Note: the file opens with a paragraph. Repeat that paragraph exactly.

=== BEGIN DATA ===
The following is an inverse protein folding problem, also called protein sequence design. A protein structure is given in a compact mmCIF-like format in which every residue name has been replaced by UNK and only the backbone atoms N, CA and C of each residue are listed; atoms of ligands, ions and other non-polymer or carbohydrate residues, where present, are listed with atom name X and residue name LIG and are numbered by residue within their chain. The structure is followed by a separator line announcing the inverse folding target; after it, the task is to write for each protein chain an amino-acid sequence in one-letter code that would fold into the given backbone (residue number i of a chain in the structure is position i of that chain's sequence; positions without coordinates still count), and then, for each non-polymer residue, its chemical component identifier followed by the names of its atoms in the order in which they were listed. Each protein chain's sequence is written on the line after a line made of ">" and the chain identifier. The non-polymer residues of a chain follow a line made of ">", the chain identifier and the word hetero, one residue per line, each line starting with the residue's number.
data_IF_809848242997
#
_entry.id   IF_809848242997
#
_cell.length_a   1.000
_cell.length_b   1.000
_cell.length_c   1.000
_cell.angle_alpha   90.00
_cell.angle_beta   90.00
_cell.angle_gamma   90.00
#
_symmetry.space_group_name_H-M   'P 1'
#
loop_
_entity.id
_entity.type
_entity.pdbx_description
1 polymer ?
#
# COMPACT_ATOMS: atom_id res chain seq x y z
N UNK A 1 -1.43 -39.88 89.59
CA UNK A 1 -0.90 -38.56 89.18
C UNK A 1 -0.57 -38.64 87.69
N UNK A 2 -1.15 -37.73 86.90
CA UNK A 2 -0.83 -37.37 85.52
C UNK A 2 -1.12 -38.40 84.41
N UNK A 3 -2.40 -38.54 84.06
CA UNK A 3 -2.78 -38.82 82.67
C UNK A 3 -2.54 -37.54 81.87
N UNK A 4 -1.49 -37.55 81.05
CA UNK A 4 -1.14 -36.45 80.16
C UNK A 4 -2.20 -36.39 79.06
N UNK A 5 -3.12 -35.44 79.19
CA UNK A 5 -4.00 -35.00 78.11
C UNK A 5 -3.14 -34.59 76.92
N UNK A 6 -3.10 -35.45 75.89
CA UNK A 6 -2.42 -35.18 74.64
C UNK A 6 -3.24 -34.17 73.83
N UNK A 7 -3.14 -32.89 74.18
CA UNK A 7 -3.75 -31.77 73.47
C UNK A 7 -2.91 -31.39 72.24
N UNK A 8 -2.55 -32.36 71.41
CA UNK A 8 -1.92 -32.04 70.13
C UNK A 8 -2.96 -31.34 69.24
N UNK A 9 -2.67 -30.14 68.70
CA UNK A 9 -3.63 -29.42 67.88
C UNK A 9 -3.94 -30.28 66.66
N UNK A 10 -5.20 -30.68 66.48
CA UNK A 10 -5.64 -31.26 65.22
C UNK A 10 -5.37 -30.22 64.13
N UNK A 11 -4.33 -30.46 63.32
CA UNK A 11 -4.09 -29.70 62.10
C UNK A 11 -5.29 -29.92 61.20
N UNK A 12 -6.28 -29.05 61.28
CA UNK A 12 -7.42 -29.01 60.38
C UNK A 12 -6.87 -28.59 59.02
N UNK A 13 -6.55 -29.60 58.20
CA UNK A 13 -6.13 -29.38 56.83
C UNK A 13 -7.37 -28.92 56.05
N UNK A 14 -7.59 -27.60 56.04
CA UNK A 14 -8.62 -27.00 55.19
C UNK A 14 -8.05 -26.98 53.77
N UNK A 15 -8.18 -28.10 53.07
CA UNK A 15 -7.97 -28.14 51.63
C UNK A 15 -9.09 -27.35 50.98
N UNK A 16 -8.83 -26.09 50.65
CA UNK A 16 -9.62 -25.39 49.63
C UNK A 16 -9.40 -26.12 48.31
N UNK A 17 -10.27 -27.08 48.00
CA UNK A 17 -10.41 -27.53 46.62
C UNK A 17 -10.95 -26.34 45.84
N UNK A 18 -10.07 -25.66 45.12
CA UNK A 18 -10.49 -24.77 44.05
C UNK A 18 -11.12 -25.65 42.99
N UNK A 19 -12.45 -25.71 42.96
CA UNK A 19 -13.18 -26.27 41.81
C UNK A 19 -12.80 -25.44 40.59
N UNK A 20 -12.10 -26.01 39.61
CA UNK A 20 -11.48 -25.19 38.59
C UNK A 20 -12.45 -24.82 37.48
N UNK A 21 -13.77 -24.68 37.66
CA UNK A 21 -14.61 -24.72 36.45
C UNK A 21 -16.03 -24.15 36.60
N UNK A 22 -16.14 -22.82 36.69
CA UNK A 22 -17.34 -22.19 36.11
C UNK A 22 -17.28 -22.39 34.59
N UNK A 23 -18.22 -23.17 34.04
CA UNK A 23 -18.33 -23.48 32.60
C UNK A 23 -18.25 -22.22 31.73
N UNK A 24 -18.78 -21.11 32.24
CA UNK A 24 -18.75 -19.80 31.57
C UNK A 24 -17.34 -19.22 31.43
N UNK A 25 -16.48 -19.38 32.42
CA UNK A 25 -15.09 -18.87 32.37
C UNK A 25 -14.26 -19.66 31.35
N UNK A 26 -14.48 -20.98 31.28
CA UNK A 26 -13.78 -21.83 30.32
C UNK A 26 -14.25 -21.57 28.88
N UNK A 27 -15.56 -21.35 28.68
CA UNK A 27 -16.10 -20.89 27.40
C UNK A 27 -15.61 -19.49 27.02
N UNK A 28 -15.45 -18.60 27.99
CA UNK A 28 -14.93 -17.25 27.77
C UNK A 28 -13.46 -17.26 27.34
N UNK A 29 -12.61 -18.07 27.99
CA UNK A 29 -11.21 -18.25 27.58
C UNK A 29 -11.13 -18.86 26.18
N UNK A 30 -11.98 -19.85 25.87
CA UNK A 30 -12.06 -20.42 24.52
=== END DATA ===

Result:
The following is an inverse protein folding problem, also called protein sequence design. A protein structure is given in a compact mmCIF-like format in which every residue name has been replaced by UNK and only the backbone atoms N, CA and C of each residue are listed; atoms of ligands, ions and other non-polymer or carbohydrate residues, where present, are listed with atom name X and residue name LIG and are numbered by residue within their chain. The structure is followed by a separator line announcing the inverse folding target; after it, the task is to write for each protein chain an amino-acid sequence in one-letter code that would fold into the given backbone (residue number i of a chain in the structure is position i of that chain's sequence; positions without coordinates still count), and then, for each non-polymer residue, its chemical component identifier followed by the names of its atoms in the order in which they were listed. Each protein chain's sequence is written on the line after a line made of ">" and the chain identifier. The non-polymer residues of a chain follow a line made of ">", the chain identifier and the word hetero, one residue per line, each line starting with the residue's number.